You studied for several years…entered university after a lot of sacrifices and suffering from stress and anger and then you got a good job. Now you work in a big corporation. You have made your parents proud, you have made money, you have a corporate car, a company mobile phone, credit cards, you dine at the best restaurants, people open doors for you, you dream about your prospects and suddenly…the light goes out.
You wonder what went wrong. You know you did everything right. You did not cheat, you did not do an injustice to anyone, you did not offend anyone, you did not verbally or physically abuse anyone in all these years. You just can’t believe this is happening to you.
Now you participate in fewer working groups, your opinion is seldom asked and you are hardly given the chance to speak. The results you bring are good but are presented in such a way that they seem poor. You can’t help wondering why.
You learned how to study books but you forgot how to study people.
You learned how to read the market but you never learned to read people’s minds and needs.
You learned how to set targets but did you learn how not to become the target yourself?
Knowledge is useful but it is even more useful if you know how to use it.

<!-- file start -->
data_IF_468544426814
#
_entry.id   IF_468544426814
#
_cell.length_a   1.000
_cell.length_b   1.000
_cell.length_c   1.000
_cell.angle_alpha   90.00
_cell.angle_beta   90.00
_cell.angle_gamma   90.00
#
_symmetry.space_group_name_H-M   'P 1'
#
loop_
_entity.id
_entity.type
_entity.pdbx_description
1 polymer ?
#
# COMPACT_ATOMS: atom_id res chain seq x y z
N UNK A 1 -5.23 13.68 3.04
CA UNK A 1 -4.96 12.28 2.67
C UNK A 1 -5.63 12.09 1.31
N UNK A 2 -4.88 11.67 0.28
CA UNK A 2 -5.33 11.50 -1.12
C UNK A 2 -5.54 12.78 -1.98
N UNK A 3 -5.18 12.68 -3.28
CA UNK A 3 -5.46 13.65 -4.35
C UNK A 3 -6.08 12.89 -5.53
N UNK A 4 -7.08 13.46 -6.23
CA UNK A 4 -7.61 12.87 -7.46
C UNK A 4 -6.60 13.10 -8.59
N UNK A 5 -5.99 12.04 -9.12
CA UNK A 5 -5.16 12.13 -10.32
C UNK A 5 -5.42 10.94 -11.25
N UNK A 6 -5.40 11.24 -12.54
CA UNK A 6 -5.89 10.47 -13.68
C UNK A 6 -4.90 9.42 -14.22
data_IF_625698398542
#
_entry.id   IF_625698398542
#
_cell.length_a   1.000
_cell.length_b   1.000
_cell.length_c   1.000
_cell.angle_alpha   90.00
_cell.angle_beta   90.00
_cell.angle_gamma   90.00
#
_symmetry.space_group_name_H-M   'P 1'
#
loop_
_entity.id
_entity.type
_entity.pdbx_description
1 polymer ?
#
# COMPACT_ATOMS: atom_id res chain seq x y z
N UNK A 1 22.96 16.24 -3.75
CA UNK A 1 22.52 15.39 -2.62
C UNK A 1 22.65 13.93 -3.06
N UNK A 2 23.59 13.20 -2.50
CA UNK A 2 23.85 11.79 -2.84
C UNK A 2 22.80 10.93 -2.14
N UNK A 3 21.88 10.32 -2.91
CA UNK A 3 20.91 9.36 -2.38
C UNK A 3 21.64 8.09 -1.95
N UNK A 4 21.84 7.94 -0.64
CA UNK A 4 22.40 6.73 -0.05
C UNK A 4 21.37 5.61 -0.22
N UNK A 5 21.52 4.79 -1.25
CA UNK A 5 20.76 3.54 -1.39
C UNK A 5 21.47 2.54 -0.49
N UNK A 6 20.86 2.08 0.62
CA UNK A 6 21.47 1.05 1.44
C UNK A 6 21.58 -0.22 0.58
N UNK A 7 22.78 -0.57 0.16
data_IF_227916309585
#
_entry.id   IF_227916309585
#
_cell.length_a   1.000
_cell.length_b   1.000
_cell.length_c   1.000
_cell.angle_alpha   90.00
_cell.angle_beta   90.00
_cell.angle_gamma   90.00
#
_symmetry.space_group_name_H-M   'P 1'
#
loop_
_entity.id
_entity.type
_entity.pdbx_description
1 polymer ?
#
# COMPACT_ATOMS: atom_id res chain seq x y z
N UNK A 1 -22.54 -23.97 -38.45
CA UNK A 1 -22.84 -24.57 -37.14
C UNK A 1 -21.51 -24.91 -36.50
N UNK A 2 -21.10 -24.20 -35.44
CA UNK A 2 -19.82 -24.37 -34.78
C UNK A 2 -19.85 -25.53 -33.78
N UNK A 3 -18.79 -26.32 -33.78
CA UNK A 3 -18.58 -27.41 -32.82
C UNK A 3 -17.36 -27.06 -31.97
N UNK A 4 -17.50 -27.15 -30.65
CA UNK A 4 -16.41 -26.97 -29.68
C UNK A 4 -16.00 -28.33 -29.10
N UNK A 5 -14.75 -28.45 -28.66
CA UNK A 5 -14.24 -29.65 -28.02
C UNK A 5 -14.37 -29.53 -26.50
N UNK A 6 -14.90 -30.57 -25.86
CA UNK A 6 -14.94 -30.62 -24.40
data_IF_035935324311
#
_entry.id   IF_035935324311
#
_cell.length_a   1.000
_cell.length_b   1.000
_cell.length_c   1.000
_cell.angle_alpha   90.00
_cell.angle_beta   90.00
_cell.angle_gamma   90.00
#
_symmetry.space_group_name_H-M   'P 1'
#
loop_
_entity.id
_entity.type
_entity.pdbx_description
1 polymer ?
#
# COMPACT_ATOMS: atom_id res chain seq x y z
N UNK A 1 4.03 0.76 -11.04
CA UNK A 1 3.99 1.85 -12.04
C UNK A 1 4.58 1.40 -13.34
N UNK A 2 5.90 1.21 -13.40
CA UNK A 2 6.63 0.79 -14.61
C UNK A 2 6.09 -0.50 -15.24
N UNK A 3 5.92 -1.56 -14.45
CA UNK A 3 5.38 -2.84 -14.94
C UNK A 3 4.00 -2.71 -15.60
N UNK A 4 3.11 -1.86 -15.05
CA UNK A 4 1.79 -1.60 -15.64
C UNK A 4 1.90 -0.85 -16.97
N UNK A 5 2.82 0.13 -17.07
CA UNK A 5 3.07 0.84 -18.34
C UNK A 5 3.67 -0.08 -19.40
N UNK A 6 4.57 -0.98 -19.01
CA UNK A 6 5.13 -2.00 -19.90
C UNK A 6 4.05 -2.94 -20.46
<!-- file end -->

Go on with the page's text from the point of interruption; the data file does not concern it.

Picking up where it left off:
Workplace bullying concerns everyone and can happen to anyone. Even more so, it can happen to those that are not vulnerable. Vulnerable groups are almost always protected but this is not the case for the more dynamic ones.
If you don’t realize that workplace bullying concerns and affects you as well, you are bound to fall like Icarus*. You will fly high but someone will try to clip your wings. Next to Icarus flew Daedalus, though we hardly give him a second thought. Yet Daedalus was the one who got to his destination! He knew how to move his wings and how to protect himself from the sun. He made the whole journey, he harnessed the wind, the altitude, the temperature.
Both men were pilots and they were both ‘oppressed’ by the Sun. The difference is that Daedalus got the best of his oppressor while Icarus was bitterly defeated.
In the workplace, there is always a choice. Would you rather be Daedalus or Icarus?
* In Greek mythology, Icarus is the son of the master craftsman Daedalus, the creator of the Labyrinth. Often depicted in art, Icarus and his father attempt to escape from Crete by means of wings that his father constructed from feathers and wax. Icarus’ father warns him first of complacency and then of hubris, asking that he fly neither too low nor too high, so the sea’s dampness would not clog his wings or the sun’s heat melt them. Icarus ignored his father’s instructions not to fly too close to the sun; when the wax in his wings melted, he tumbled out of the sky and fell into the sea.